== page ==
• Jason Outten

        March 28, 2014 at 8:39 am Reply

        Reported and they said doesn’t go against policy. Challenged on legal grounds of defamation via the links you showed. They still questioned as defamation does not apply to a company with ten or more employees in Australia. But when i informed them of our size (small business) they removed. As in Australia you can sue the facilitator or publisher of the defamation. Took about a week of back and forth though.

        • Steve

          March 28, 2014 at 8:54 am Reply

          That’s interesting – thanks for sharing, Jason. Good to hear the process in another country. I’m also glad to hear that you got it removed.

  • Sharron Inglis

    April 22, 2014 at 8:43 am Reply

    Hi, thanks for this – bitter ex-employee left slanderous comment for us – totally untrue and potentially damaging – have taken all steps you suggest – hopefully will be sorted soon. Thank you – your post was very easy to understand and the steps easy to carry out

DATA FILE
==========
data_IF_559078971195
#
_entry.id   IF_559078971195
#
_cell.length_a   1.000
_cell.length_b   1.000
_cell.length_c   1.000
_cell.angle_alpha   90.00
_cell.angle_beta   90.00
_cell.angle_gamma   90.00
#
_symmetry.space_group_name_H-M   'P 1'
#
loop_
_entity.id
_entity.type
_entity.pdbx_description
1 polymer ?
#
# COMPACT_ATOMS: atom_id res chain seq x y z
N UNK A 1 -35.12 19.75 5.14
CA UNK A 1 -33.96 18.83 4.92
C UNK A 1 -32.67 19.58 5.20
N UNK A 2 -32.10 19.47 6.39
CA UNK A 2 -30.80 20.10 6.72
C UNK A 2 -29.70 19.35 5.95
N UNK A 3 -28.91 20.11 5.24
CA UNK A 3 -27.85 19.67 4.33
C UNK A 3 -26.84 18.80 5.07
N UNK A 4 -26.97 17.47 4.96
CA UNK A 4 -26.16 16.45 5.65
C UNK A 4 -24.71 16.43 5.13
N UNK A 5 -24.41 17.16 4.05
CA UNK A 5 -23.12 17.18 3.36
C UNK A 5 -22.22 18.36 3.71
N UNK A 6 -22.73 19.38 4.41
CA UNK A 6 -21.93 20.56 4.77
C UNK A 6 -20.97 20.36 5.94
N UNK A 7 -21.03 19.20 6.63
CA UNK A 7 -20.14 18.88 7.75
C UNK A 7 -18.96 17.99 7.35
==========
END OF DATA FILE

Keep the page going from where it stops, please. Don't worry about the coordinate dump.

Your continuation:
• Steve

      April 22, 2014 at 8:45 am Reply

      Thanks for the feedback on the post, Sharron. Good luck – I hope you manage to get it sorted!

  • Ronnie

    May 23, 2014 at 4:34 pm Reply


    we did Exactly what you said in posting, and after two months the review was removed, the very next day the person posted the review again, Google moved, I believe Google have remove the posting about 12 times, and very next day it back
    We reported in the first place, because they Refreshing the reviews so it would not get old , what does it take Google to disabling someone account 🙁

    • Steve

      May 24, 2014 at 8:37 am Reply

      Hi Ronnie, thanks for commenting. It’s odd that the review keeps coming back. Have you tried reporting the account/profile responsible each time (see #3)? Otherwise I don’t know what else to suggest here – sorry. Is it the same account each time or do they set up a brand new account each and every time?

      • Ronnie

        May 24, 2014 at 4:06 pm Reply


        it the same account each time, Google send us this message